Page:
I was once asked whilst caddying in a pro-am what I did with all my time off, given that I “only work four days a week – Thursday to Sunday – and only two days a week if he misses the cut!” The fact that it was Wednesday had either escaped my interrogator or he thought the pleasure of his company was payment enough (it wasn’t).
Just in case you labour under a similar misapprehension that we just rock up on a Thursday and caddie until our player has either taken the trophy or been told to go home, here are a few numbers from last week at Close House.
Not counting the four hours it took me to get up to Newcastle at the start of the week or the four hours it took me to get home again at the end of it, I was “at work” for just shy of 60 hours last week. Seven eight-and-a-bit hour days in a row doesn’t sound terribly taxing, but that’s not how the work tends to get split. The tournament days lasted around ten hours each, and a few of them featured disgustingly early alarm calls.
On the second day of the tournament, we had a “late” tee time (12:30). I got up at 07:30 and went to the venue to walk a few holes and check a few of the hole locations. After the round, we went to the range and the short game area to work on some things. We got back to the hotel around 20:00, in time for a quick dinner, a shower and something normal people refer to as sleep.
We made the cut on the number, so at 05:30 the next morning the alarm was ringing again, and we were heading back to the venue. We got back to the hotel at around 16:30. In less than a day and a half, I clocked about 22 hours of work. And I am lucky. I work for a sensible player who manages his time really well.
I walked just shy of 120 kilometres (75 miles) in the seven days. I have no idea what kind of elevation change to factor into that number, but it felt like a lot, especially for a first tournament back since early March.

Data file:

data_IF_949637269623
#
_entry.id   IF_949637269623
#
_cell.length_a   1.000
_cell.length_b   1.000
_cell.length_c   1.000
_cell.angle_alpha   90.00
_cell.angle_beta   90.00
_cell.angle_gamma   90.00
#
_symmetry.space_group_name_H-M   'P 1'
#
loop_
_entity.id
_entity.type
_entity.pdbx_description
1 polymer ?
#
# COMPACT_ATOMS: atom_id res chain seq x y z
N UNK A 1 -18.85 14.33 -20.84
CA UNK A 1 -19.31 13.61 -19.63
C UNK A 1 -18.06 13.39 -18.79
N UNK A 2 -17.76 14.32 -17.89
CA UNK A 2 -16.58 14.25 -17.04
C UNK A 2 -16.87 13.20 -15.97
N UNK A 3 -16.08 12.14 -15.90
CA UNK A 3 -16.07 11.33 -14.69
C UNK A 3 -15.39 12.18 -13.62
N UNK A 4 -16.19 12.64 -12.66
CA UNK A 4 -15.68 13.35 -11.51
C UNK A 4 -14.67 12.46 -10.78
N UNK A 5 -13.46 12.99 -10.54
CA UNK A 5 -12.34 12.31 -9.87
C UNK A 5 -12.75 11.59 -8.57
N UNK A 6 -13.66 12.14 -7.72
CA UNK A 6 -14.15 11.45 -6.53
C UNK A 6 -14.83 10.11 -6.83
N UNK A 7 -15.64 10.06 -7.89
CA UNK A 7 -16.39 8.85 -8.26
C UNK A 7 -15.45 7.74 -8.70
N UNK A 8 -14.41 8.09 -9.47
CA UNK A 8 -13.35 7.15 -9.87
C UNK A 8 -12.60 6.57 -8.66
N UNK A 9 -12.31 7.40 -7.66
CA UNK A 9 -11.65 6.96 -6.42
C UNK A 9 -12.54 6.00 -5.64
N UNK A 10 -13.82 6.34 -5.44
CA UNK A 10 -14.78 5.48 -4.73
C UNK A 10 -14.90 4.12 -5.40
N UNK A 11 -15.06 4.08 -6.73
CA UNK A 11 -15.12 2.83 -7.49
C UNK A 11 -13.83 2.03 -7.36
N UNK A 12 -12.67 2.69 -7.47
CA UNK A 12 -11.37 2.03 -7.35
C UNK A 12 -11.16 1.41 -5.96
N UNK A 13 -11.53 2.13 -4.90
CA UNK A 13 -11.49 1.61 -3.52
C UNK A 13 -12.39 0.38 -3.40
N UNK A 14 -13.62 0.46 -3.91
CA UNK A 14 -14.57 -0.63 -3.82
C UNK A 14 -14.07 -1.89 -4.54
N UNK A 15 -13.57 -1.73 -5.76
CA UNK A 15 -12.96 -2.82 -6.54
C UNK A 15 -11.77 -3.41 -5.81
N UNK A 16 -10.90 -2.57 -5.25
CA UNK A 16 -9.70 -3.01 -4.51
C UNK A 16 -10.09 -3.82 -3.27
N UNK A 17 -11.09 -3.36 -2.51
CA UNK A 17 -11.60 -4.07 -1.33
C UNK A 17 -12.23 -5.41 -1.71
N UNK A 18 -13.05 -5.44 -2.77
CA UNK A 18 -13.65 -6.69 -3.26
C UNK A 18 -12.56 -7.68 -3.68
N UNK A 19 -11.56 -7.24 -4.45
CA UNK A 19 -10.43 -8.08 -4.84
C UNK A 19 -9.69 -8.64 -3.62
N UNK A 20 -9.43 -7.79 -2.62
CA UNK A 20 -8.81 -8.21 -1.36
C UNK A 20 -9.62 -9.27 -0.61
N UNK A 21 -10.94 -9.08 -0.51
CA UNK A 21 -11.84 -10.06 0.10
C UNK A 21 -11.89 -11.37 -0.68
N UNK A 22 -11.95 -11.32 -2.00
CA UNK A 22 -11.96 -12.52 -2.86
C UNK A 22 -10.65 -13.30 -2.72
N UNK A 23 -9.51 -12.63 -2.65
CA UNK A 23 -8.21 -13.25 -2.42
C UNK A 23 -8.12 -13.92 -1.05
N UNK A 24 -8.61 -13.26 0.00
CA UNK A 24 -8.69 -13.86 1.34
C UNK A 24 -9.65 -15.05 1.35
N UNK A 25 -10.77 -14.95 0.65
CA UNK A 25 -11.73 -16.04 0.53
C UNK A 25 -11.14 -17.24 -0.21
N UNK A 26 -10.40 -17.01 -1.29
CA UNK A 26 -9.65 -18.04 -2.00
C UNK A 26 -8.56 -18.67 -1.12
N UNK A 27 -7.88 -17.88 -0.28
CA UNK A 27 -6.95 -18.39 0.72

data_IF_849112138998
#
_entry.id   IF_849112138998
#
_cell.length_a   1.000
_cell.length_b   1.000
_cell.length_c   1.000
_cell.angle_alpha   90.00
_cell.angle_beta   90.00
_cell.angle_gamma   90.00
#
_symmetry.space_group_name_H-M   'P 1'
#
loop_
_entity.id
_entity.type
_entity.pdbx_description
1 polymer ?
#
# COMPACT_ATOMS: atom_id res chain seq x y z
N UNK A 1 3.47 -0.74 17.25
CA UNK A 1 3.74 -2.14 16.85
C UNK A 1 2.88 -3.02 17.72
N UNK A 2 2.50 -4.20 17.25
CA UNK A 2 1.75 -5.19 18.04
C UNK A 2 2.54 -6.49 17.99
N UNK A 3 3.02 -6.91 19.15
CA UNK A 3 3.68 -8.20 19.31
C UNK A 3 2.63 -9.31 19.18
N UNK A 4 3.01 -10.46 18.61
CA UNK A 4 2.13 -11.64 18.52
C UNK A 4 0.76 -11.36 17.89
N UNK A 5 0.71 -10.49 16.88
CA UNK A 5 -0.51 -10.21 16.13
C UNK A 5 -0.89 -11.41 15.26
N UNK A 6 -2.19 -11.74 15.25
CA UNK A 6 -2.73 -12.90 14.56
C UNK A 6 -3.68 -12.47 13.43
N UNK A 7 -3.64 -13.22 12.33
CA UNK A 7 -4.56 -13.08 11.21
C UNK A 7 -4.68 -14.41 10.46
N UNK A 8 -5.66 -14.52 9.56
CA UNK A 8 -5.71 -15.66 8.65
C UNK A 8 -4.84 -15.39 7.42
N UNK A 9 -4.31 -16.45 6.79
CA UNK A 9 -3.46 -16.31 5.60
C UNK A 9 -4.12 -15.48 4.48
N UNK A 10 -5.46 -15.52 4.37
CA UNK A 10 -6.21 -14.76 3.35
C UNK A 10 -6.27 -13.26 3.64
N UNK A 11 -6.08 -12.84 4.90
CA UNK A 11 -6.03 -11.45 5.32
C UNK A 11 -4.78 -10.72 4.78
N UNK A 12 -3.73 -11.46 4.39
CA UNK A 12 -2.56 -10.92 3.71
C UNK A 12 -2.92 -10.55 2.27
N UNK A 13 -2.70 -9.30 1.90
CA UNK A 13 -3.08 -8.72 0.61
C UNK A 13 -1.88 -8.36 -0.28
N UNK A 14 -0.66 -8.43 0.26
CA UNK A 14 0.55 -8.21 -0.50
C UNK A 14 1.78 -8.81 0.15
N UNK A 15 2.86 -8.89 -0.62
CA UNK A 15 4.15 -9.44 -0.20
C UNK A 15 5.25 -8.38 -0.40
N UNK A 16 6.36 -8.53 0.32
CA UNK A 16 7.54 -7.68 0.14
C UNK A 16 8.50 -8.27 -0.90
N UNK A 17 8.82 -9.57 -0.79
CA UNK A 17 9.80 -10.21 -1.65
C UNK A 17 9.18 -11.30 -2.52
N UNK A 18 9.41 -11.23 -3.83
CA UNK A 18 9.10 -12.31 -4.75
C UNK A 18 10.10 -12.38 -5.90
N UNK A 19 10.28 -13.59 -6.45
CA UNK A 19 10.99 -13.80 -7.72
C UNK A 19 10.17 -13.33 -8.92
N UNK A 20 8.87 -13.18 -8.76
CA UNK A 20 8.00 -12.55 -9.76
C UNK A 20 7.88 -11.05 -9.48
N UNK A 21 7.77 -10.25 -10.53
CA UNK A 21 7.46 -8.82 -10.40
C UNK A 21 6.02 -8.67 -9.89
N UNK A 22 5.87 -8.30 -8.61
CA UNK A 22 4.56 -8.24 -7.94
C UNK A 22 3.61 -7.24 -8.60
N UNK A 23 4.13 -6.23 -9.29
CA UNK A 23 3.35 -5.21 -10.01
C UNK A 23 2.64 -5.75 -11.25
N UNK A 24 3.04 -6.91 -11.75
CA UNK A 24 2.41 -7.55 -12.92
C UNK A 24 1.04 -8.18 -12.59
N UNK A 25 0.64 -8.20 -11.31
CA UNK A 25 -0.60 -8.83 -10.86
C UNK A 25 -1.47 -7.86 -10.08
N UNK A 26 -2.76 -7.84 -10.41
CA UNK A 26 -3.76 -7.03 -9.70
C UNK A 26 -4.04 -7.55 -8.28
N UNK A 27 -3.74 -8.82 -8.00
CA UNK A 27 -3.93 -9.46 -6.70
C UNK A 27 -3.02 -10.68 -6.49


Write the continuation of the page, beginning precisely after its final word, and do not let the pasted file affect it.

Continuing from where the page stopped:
For a decent proportion of that distance I was carrying a bag that at times, to borrow Churchill’s line about golf clubs, felt “singularly ill-designed for the purpose”. A decent estimate for the weight of the bag is around 18 kg (40 lbs) but it varies in weight depending on several factors.
In bad weather, it can feel fairly light because the player and caddie are wearing just about everything they put into it at the start of the day. In good weather and when we’re feeling brave, the umbrella comes out and the waterproofs never need to go in.
In weather like we had last week, the bag can reach its heaviest. Picture the scene: the rain comes down, so the waterproofs go on and the umbrella goes up. Five minutes later, the sun comes out, so the waterproofs come off and the umbrella goes back in the bag, but both are now considerably heavier than they were when they were dry.
During practice rounds, the bag can also get very heavy if your player can’t decide whether it’s a week for the two-iron or the hybrid, or which driver he really prefers, or which wedge combo will work best at this particular layout. If you’re lucky, he might also pick up the three dozen balls he gets for each week from the tour van on the way to the first tee. If you really hit the jackpot, he might also have forgotten to take out last week’s spent ammunition.
All of which sounds like I’m moaning. I don’t mean to. A crap day at my current job is still preferable to some of the best days I had at my old (“normal”) job. There isn’t another job I can think of that I’d rather be doing at the moment and I realise more and more each day that we’re back out here how much I missed it during lockdown. But it’s a seven-day week, and none of us does it for free, no matter how pleasurable the company is.